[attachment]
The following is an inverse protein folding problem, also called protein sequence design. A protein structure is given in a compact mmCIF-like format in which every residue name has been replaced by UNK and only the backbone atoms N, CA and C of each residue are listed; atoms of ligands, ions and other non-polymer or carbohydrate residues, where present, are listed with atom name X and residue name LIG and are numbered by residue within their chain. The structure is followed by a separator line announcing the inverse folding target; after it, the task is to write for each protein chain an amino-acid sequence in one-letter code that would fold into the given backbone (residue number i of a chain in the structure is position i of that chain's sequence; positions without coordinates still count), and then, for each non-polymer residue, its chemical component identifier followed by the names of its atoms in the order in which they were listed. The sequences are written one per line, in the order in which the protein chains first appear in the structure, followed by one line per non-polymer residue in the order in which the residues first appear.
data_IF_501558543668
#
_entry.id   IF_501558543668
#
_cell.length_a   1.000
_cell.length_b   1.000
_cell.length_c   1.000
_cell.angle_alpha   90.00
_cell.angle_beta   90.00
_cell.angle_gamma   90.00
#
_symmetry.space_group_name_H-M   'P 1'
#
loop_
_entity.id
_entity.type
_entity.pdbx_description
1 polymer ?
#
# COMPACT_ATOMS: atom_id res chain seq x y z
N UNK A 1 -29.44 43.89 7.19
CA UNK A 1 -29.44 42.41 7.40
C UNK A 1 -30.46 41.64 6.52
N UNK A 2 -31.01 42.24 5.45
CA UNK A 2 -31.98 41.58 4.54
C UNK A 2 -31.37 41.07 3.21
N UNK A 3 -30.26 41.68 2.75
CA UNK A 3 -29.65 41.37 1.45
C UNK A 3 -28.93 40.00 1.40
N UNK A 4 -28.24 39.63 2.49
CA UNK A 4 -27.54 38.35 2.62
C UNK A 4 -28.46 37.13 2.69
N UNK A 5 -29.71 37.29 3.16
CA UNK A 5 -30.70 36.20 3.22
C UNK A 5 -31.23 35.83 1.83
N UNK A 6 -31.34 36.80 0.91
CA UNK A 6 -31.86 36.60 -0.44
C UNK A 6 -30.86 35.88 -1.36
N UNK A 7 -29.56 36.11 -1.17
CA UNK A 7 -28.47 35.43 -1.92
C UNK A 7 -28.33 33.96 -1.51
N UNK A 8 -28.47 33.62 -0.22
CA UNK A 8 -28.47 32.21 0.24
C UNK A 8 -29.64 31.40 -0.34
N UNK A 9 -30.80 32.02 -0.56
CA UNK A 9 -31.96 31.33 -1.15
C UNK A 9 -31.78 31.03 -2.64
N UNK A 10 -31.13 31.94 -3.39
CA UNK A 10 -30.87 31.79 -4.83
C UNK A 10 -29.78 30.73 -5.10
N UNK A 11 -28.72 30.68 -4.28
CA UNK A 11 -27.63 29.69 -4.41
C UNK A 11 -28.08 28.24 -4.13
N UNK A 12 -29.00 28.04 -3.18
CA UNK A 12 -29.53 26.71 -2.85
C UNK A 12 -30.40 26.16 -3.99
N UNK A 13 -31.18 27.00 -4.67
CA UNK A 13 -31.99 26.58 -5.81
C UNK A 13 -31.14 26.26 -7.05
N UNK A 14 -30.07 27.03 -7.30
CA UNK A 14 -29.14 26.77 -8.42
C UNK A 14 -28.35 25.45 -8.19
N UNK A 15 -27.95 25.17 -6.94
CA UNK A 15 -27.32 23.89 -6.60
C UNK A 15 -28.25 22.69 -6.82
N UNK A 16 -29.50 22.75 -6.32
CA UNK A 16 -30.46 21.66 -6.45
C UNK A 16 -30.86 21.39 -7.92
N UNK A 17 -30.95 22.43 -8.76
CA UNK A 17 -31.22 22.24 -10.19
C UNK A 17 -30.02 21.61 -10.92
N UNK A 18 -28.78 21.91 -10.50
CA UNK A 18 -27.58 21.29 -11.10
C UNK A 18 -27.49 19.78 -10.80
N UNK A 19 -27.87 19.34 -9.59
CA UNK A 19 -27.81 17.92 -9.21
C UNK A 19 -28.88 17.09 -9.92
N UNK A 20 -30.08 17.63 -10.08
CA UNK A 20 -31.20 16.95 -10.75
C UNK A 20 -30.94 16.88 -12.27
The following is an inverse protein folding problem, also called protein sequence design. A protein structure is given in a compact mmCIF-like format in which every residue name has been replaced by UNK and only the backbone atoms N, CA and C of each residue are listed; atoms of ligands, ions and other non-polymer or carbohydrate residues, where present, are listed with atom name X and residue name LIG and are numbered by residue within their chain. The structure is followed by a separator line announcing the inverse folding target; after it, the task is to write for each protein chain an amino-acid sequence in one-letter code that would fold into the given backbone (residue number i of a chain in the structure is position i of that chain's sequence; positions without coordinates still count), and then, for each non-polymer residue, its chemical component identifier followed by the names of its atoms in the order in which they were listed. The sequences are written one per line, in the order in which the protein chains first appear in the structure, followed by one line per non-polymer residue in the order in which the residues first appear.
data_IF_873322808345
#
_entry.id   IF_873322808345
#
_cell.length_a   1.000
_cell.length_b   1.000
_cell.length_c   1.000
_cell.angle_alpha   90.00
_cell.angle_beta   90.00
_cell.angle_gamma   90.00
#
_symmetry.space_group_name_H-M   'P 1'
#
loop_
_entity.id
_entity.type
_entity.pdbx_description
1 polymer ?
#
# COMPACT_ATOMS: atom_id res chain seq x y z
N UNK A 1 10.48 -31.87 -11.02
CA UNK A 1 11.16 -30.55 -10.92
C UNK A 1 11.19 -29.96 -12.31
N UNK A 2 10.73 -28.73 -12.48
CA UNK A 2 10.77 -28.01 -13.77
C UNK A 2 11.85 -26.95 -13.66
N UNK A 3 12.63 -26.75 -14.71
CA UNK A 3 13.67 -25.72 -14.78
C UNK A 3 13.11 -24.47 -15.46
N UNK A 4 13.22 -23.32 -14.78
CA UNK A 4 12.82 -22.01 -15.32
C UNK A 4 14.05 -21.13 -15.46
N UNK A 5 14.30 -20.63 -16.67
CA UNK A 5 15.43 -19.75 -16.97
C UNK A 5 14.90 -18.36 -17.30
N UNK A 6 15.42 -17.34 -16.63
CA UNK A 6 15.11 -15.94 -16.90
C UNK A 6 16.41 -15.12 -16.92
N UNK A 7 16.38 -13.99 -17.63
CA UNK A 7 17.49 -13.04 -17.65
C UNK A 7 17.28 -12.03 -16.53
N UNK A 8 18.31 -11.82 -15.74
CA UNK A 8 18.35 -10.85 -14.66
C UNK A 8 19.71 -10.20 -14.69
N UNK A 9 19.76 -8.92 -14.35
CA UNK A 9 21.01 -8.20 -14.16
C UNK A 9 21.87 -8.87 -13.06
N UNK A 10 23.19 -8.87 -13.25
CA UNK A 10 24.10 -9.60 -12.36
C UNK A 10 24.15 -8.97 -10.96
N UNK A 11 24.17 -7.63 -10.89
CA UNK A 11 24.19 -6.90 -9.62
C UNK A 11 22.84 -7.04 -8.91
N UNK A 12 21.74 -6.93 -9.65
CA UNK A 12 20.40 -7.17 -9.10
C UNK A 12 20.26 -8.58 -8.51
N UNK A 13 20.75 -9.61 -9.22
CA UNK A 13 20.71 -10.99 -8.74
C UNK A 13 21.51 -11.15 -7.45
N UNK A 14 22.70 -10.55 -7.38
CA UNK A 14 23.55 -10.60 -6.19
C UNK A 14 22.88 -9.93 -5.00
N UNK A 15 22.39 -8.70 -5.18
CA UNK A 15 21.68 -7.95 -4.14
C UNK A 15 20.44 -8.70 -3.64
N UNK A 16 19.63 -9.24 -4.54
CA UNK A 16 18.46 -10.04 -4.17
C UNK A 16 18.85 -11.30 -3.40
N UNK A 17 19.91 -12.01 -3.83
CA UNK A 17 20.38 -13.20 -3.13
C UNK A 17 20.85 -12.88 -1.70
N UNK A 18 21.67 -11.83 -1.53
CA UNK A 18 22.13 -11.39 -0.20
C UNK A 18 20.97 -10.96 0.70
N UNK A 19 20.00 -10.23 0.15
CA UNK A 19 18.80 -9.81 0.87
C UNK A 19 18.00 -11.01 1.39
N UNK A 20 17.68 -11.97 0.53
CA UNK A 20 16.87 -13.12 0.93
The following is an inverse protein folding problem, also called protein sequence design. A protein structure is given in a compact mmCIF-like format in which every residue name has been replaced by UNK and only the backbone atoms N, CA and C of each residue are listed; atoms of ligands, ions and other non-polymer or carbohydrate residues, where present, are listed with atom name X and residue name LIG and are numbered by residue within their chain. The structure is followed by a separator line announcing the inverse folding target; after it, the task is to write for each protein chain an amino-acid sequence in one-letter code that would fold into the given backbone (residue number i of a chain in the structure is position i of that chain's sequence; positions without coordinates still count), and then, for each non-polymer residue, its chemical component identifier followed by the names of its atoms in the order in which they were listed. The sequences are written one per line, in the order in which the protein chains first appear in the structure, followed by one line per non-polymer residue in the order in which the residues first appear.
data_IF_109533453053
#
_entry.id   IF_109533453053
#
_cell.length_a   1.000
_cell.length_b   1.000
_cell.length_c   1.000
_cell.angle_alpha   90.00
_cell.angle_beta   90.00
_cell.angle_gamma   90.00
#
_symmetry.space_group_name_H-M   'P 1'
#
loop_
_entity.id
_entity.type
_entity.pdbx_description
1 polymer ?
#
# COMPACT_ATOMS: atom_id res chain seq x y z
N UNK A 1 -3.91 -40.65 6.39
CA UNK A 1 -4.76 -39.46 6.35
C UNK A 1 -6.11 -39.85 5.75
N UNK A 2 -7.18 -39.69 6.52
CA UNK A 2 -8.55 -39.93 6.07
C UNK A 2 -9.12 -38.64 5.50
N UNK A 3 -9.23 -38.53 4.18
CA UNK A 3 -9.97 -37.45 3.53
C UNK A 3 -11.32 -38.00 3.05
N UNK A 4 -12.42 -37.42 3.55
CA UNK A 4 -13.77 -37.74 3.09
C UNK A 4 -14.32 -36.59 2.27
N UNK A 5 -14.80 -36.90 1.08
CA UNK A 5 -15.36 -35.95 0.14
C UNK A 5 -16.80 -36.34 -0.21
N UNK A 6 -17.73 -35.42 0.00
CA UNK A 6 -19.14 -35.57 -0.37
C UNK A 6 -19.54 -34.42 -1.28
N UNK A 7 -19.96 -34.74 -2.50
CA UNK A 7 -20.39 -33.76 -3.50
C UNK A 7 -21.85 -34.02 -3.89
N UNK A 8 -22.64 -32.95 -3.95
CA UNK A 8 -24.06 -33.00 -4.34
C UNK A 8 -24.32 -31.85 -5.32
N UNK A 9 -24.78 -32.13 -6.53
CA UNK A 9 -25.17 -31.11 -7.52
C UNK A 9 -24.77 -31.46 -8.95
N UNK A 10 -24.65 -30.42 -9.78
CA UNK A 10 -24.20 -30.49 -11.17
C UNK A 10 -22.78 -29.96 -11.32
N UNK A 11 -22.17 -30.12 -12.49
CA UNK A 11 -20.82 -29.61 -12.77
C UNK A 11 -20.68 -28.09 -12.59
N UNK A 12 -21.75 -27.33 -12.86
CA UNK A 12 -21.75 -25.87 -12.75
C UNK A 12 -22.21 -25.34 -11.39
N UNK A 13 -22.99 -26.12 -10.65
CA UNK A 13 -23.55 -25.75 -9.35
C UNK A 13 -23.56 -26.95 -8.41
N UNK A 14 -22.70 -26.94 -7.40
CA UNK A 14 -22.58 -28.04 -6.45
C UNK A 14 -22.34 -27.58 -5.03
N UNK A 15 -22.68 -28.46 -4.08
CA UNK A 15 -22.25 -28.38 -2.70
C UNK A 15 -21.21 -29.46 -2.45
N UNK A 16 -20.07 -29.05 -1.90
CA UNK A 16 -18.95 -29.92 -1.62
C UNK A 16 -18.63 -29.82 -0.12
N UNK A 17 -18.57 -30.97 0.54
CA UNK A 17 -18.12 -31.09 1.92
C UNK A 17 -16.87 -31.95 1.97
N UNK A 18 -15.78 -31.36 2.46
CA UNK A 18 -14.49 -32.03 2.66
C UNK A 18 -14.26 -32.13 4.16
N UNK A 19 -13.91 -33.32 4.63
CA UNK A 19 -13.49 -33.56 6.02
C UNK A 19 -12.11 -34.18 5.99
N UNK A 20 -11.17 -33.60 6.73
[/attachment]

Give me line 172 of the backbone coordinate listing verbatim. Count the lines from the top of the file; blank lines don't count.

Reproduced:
_cell.angle_gamma   90.00